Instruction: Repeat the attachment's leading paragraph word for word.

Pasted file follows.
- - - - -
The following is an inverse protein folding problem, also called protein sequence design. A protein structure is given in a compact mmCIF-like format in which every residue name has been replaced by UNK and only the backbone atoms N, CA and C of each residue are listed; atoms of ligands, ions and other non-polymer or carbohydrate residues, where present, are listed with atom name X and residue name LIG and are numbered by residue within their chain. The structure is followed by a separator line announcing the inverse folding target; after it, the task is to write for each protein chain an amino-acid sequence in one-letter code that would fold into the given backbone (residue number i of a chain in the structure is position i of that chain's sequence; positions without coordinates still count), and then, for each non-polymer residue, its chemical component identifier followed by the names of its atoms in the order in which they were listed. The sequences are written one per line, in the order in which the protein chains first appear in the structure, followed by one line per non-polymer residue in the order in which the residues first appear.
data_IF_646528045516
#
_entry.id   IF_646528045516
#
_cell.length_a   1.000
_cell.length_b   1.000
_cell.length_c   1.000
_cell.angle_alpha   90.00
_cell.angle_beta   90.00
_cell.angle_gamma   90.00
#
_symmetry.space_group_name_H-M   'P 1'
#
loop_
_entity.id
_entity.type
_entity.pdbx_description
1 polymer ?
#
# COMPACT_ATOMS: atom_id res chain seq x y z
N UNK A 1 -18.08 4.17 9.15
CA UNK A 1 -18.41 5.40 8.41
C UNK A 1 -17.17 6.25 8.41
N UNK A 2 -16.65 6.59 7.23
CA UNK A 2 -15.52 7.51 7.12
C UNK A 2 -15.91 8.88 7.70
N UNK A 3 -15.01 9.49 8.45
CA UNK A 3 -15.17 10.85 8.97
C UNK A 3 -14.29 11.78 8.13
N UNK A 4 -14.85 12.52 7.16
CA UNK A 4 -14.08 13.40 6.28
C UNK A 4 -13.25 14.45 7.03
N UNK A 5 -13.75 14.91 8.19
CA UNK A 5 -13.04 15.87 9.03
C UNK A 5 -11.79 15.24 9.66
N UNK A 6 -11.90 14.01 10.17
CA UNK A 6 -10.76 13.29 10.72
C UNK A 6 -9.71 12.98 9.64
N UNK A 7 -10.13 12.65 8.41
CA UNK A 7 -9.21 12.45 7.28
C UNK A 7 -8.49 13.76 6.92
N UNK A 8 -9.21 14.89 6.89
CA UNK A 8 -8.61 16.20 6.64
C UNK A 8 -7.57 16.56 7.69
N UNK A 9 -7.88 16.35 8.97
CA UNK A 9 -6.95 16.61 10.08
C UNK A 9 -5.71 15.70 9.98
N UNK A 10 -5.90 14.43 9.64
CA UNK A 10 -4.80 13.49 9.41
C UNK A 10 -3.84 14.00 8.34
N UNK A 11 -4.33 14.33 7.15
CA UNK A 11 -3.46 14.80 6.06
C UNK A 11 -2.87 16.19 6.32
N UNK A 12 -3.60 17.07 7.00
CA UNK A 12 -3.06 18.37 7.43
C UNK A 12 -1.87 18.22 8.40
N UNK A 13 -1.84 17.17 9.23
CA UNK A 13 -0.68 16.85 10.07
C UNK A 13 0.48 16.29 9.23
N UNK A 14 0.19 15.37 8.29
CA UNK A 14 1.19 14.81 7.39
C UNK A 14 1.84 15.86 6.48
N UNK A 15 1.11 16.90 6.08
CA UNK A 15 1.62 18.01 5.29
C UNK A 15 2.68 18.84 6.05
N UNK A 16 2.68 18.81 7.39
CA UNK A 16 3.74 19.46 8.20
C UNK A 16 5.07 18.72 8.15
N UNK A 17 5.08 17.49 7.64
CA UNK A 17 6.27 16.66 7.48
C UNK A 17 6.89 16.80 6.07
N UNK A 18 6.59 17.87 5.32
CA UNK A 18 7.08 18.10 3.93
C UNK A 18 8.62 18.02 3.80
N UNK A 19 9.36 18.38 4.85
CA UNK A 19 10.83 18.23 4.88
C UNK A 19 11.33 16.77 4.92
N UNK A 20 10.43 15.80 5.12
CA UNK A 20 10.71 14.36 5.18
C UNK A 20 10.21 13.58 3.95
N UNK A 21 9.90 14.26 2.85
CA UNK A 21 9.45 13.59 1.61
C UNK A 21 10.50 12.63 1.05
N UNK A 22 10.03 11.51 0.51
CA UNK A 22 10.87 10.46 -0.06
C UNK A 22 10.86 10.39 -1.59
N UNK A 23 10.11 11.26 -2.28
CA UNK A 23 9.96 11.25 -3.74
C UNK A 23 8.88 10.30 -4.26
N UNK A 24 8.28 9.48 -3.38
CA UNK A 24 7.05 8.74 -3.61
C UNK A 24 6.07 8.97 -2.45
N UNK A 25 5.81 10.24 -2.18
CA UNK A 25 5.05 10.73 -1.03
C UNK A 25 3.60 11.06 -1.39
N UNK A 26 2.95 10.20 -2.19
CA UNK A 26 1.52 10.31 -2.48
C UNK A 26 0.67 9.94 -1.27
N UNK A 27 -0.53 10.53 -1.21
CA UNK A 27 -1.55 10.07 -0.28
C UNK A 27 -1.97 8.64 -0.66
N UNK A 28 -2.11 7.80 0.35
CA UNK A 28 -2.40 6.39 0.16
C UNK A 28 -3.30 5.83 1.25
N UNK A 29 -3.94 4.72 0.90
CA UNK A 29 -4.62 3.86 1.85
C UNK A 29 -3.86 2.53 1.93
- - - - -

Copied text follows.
The following is an inverse protein folding problem, also called protein sequence design. A protein structure is given in a compact mmCIF-like format in which every residue name has been replaced by UNK and only the backbone atoms N, CA and C of each residue are listed; atoms of ligands, ions and other non-polymer or carbohydrate residues, where present, are listed with atom name X and residue name LIG and are numbered by residue within their chain. The structure is followed by a separator line announcing the inverse folding target; after it, the task is to write for each protein chain an amino-acid sequence in one-letter code that would fold into the given backbone (residue number i of a chain in the structure is position i of that chain's sequence; positions without coordinates still count), and then, for each non-polymer residue, its chemical component identifier followed by the names of its atoms in the order in which they were listed. The sequences are written one per line, in the order in which the protein chains first appear in the structure, followed by one line per non-polymer residue in the order in which the residues first appear.